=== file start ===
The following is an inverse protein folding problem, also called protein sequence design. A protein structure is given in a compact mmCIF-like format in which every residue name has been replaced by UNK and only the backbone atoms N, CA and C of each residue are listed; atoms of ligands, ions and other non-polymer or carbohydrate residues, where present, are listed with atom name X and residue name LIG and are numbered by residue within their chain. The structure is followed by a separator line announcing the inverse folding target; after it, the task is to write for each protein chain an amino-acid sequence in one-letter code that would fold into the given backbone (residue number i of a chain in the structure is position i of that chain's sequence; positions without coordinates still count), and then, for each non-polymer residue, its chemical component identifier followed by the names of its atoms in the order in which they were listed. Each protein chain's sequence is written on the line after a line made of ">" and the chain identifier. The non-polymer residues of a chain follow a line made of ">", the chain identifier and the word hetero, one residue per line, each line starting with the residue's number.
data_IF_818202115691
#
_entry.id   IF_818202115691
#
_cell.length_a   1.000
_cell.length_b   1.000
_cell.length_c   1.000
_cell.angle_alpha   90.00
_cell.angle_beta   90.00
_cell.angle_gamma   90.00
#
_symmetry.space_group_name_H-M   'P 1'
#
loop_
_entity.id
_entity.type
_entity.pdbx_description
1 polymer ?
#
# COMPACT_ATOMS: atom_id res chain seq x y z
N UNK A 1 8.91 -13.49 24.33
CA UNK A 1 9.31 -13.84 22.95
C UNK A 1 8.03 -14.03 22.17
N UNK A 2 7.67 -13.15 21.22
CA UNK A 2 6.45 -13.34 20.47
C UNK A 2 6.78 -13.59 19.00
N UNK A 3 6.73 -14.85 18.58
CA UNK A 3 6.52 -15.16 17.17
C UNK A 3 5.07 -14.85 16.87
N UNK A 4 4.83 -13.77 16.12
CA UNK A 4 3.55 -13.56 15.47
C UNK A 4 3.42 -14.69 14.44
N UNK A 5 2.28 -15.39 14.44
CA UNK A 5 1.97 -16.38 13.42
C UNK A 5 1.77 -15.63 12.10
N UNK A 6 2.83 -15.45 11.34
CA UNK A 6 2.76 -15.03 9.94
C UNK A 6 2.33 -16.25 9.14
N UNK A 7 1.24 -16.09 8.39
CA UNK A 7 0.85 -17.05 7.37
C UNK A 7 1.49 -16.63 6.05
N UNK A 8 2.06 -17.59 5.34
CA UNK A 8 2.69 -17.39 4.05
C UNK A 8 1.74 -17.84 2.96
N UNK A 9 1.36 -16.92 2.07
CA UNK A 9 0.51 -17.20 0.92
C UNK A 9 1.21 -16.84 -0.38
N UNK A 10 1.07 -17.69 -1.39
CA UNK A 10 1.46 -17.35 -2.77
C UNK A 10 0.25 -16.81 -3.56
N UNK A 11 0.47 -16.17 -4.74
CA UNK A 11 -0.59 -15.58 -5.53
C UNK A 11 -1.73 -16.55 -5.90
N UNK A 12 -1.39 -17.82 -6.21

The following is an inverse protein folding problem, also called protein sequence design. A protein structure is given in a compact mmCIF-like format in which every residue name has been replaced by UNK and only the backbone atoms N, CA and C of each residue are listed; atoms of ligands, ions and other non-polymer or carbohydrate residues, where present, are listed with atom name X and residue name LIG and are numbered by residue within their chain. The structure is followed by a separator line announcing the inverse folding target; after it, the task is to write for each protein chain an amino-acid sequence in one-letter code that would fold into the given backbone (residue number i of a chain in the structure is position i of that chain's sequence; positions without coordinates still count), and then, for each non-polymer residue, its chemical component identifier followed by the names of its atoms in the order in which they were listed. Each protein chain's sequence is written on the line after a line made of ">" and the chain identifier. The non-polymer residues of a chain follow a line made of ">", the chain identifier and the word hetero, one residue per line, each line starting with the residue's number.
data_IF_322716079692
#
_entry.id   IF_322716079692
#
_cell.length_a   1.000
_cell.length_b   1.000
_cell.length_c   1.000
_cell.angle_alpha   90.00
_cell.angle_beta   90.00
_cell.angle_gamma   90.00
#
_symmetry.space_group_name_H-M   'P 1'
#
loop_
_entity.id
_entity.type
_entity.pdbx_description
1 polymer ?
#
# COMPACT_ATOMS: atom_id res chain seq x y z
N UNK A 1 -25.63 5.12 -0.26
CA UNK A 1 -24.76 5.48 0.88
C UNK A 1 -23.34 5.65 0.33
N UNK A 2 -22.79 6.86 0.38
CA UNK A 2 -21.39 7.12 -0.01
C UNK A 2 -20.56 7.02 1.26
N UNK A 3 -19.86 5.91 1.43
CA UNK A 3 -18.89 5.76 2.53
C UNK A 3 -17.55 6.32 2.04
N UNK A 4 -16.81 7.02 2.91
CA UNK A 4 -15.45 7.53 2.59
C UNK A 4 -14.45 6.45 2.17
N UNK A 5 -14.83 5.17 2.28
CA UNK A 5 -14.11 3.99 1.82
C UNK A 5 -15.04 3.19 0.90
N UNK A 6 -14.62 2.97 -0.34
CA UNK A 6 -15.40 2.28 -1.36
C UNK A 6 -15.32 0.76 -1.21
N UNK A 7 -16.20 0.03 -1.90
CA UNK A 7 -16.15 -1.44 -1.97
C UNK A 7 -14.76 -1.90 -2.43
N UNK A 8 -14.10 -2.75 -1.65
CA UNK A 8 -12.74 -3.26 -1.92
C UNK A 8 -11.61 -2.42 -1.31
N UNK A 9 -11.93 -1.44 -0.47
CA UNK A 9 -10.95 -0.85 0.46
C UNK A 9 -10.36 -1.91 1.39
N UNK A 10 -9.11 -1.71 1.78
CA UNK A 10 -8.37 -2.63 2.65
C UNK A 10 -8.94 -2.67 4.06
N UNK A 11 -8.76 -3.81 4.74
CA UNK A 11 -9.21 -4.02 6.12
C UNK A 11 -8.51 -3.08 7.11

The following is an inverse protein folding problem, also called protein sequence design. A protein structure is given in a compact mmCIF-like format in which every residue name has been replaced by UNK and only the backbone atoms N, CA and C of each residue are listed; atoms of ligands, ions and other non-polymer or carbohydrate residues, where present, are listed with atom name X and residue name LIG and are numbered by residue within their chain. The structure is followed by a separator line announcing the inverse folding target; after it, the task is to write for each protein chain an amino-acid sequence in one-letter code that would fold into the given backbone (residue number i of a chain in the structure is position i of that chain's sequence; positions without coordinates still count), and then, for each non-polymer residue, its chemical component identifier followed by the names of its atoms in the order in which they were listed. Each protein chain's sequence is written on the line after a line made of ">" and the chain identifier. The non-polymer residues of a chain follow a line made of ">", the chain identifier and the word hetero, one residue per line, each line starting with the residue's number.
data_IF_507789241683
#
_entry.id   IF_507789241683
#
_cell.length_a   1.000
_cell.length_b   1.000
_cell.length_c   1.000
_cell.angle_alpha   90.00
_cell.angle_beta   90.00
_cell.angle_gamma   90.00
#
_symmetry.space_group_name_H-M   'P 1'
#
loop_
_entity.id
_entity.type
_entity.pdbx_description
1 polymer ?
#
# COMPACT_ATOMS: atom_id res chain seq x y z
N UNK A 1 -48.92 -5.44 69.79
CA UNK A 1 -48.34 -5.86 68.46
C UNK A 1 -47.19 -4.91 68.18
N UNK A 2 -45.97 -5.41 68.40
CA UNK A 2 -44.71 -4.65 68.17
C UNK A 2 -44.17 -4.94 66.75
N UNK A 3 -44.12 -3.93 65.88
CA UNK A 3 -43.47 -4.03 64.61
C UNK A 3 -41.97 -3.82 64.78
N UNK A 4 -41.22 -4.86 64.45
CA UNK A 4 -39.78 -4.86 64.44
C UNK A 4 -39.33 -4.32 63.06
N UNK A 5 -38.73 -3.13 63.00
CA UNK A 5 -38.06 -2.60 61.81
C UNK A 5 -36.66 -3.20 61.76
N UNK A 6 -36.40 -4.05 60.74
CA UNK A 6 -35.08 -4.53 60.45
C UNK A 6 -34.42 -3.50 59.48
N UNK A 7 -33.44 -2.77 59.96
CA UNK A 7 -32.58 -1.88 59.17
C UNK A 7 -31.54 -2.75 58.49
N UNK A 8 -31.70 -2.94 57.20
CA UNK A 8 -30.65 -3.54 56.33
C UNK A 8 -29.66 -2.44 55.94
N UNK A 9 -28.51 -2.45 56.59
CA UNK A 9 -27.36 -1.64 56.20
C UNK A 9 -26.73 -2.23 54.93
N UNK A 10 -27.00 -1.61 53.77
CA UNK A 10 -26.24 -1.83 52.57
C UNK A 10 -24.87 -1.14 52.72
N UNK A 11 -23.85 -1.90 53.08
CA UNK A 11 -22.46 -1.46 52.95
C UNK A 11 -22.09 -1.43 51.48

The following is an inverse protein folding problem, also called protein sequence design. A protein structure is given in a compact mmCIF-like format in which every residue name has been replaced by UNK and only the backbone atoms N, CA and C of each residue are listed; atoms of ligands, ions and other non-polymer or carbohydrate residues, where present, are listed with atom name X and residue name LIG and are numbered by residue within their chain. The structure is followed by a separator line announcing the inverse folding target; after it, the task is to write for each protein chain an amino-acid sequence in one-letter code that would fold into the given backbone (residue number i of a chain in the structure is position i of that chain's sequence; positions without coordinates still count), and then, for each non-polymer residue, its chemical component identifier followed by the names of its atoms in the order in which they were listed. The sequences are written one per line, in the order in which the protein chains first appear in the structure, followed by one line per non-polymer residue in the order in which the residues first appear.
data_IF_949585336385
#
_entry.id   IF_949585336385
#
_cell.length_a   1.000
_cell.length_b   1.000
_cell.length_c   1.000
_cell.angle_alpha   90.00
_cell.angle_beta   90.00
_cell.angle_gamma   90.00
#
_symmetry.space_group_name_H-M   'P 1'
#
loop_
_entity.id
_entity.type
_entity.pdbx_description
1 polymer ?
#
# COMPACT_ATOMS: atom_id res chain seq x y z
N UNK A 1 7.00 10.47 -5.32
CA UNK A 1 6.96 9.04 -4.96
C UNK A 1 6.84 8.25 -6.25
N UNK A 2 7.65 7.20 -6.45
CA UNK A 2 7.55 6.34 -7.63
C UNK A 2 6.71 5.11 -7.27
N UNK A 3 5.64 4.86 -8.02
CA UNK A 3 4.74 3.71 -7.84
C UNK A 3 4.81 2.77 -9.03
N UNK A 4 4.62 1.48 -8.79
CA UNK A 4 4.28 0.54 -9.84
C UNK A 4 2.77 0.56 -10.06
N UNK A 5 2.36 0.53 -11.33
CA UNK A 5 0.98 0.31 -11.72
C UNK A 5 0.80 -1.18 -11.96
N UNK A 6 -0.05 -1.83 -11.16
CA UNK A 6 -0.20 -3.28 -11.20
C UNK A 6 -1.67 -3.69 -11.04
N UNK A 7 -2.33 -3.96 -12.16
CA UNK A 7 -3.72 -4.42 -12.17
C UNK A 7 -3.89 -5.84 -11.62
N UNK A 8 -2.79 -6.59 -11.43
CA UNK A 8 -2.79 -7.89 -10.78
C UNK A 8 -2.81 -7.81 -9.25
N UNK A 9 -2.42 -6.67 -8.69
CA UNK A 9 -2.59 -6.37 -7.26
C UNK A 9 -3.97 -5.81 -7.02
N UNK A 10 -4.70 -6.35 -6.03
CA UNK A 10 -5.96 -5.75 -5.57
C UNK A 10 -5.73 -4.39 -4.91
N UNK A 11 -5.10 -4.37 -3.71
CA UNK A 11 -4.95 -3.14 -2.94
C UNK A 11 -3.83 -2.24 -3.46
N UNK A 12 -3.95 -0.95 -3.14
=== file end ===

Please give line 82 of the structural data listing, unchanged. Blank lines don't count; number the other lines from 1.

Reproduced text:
C UNK A 2 -20.56 7.02 1.26